FIG. 7 is a flow chart illustrating the top-level functional operation of a DMA controller performing a memory fill command in accordance with another aspect of the invention;

FIG. 8 is a flow chart illustrating the top-level functional operation of a DMA controller executing a memory fill command; and

FIG. 9 is a block diagram of a DMA controller similar to that of FIG. 3, but illustrating certain generic memory elements and internal registers that may be utilized by a DMA controller designed to execute a memory fill command in accordance with the present invention.

DETAILED DESCRIPTION OF THE INVENTION

Having summarized various aspects of the present invention, reference will now be made in detail to the description of the invention as illustrated in the drawings. While the invention will be described in connection with these drawings, there is no intent to limit it to the embodiment or embodiments disclosed therein. On the contrary, the intent is to cover all alternatives, modifications and equivalents included within the spirit and scope of the invention as defined by the appended claims0.

Reference is now made to FIG. 2, which is a block diagram illustrating a system having a DMA controller 130 that is improved by decode circuitry 154 that is capable of executing a new command, in accordance with the present invention. As will be appreciated by persons skilled in the art, in addition to the newly-added command, which will be described below, the DMA controller 130 has a certain fundamental architecture and operational circuitry. Illustrating this circuitry within the first DMA controller 130, the functional circuitry inherent in each of the DMA controllers may be illustrated as comprising a DMA engine 150, DMA control 152, decode circuitry 154, and a plurality of registers 156. In one embodiment, the DMA engine 150 may be implemented as a state machine, which interfaces with all external signaling. In this regard, the DMA engine 150 interfaces with external circuitry to receive, for example, Acknowledgment signaling and generate, for example, Request signaling. It also both receives and generates the requisite address and data signals for the bus 118. The control portion of the circuitry 152 may also be implemented in a state machine, which interfaces among the DMA engine 150, decode circuitry 154, and internal DMA registers 156.

In a preferred embodiment, the registers 156 may include, among others, a configuration register, a command register, a start address register, a data length register, etc. When a processor, or other external circuit device initiates the DMA process, as described above, it instructs the DMA controller as to the length of the block of data to be transferred, as well as the starting address for the transfer. These values may be written into the internal registers 156 of the relevant DMA controller. The decode circuitry 154 may simply be provided for decoding instructions and supplying the relevant information to the control state machine 152.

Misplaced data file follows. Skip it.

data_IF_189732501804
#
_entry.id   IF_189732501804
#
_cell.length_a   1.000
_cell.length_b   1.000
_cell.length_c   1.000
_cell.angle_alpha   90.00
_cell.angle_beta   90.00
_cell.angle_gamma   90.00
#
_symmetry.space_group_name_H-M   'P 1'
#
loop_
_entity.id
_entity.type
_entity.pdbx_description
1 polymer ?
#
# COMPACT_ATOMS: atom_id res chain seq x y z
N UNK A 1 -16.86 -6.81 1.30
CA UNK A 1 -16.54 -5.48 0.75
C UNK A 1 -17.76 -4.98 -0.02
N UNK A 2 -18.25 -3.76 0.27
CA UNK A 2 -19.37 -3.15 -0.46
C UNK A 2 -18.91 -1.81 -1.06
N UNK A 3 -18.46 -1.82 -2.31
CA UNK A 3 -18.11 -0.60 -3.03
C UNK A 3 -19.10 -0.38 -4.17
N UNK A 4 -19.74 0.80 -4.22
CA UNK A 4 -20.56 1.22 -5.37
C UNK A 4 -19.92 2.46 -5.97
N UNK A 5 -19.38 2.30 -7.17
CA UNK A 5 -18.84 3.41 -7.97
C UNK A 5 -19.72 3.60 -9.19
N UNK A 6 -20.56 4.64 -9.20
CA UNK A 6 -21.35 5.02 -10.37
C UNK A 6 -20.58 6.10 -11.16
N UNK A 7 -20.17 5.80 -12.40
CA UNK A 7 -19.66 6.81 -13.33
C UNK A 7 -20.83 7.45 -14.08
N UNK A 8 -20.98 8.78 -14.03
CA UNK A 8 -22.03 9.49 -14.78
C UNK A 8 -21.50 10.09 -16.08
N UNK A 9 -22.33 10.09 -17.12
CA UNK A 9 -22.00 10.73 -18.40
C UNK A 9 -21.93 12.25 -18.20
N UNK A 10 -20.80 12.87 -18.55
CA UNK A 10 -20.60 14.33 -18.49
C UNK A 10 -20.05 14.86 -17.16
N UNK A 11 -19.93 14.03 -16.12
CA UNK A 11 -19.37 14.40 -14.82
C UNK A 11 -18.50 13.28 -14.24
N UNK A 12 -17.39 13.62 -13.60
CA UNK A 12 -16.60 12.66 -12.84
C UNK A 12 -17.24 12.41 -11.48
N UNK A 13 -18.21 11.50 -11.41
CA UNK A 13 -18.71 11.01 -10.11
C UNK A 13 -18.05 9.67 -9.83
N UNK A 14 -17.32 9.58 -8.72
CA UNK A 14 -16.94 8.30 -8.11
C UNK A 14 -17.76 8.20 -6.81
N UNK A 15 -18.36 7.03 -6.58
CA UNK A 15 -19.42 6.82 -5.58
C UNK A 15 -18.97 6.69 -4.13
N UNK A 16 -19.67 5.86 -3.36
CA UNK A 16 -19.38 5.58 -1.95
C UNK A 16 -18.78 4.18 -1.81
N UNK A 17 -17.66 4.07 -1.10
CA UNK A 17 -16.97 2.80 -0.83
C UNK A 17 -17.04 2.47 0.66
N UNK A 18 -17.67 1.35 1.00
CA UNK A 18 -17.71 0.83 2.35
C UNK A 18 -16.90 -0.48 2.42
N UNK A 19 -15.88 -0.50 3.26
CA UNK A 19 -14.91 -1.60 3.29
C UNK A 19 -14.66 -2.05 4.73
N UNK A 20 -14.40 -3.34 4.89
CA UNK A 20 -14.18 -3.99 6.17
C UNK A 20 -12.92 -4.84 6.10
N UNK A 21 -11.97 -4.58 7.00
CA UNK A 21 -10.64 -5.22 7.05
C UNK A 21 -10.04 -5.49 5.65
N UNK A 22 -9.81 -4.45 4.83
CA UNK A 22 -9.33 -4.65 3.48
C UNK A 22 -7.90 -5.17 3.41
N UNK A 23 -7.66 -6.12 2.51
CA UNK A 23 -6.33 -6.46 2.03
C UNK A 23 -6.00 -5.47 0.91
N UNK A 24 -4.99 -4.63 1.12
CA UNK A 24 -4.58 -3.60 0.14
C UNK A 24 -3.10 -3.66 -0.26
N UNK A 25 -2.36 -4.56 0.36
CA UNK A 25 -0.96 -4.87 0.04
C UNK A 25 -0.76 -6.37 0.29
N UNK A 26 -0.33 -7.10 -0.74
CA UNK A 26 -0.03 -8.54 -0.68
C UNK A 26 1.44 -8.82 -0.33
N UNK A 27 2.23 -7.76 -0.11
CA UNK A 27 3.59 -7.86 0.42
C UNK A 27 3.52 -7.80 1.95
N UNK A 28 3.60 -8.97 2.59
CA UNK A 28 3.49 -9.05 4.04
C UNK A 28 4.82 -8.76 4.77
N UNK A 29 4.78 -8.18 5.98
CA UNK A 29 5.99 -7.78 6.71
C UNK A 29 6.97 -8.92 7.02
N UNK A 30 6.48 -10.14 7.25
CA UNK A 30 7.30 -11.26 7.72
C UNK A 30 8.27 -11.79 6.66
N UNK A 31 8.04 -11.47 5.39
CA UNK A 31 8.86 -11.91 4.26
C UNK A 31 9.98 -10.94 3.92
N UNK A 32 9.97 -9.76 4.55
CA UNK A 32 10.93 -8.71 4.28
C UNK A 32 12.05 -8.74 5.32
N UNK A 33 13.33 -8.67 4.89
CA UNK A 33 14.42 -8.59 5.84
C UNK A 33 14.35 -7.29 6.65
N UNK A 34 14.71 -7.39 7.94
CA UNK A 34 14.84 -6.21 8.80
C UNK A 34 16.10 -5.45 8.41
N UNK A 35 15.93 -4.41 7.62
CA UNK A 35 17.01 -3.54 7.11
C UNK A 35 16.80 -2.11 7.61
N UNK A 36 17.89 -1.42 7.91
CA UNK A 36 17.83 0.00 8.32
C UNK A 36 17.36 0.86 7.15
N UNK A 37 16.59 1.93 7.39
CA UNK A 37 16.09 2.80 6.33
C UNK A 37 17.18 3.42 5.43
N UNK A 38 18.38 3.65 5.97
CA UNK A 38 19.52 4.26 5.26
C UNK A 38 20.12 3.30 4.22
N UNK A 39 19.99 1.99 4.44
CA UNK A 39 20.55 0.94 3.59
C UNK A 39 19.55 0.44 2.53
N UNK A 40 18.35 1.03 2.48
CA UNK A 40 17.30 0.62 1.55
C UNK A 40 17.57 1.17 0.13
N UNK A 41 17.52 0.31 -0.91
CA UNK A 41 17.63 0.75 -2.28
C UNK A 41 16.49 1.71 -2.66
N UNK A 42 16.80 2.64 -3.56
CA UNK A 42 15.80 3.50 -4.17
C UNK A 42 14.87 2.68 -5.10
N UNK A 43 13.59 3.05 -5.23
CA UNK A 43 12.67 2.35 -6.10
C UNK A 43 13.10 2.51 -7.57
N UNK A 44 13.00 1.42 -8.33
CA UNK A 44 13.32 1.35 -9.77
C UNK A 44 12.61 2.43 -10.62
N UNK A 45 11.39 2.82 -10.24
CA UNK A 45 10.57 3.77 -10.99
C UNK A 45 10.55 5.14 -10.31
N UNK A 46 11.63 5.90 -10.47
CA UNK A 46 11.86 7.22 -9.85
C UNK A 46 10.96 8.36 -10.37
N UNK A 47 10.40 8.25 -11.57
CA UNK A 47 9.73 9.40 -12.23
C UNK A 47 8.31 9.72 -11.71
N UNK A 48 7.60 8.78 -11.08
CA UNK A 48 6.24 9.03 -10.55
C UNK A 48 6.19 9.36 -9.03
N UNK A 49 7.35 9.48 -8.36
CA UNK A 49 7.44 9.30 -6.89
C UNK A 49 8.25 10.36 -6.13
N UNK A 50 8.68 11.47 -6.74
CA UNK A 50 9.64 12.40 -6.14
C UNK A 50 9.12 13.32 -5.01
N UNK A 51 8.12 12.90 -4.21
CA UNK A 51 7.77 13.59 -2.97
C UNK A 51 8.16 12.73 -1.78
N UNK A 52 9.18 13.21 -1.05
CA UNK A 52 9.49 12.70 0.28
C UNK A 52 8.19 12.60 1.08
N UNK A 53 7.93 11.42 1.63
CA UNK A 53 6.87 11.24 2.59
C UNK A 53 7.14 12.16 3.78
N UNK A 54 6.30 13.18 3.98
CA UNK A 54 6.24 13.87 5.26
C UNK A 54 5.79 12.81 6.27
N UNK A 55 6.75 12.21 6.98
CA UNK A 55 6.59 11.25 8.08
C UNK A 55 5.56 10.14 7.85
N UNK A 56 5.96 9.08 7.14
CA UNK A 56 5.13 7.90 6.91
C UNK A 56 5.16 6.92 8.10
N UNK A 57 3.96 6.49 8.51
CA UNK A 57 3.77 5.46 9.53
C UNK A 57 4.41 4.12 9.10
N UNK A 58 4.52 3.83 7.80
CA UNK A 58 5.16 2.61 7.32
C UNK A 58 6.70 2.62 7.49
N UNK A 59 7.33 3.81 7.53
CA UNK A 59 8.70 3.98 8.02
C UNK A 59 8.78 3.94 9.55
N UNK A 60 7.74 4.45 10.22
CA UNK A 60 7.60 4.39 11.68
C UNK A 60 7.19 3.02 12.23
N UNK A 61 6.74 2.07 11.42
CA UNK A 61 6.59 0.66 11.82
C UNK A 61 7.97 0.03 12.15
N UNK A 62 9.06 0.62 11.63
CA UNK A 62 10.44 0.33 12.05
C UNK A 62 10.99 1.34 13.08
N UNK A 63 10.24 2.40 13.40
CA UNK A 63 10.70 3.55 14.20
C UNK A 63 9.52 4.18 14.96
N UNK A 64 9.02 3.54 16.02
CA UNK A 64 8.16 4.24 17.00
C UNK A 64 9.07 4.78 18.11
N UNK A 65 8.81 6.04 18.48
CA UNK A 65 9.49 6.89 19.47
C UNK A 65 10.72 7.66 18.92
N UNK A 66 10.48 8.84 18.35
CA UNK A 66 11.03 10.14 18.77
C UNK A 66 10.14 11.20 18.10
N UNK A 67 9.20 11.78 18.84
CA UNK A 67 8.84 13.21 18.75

To more particularly describe and illustrate features of the present invention, reference is made to FIG. 3, which is a block diagram that shows a DMA controller disposed in connection with an external memory 160. The DMA controller 130 is constructed in accordance with the teachings of the present invention, and includes decode circuitry 154. The decode circuitry 154 operates in concert with the DMA engine 150 (FIG. 2) to carry out the operations of the DMA controller. In this regard, one such function of the decode circuitry 154 is to self-decode various executable commands that may be carried out by the DMA controller 130.

In accordance with the preferred embodiment of the invention, the decode circuitry 154 is constructed to operate in connection with a plurality of internal DMA registers 156. These registers may include a configuration register 162, an external base address register 164, a command register 166, an internal start address register 168, a data length register 170, and an external start address register 172. The configuration register may contain a value that provides information for the decode circuitry 154 to utilize in connection with the configuration of the DMA controller 130. The external base address register 164, as the name implies, includes the base address for external memory reads and/or writes. The contents of the base address register 164 are combined with the contents of an external start address register 172 (below) to completely specify an external address (i.e., an address off-chip). In the preferred embodiment, the absolute external address is specified by the sum of base address register 162 (shifted by eight bits) and the external start address register 172, specifying a 24 bit address.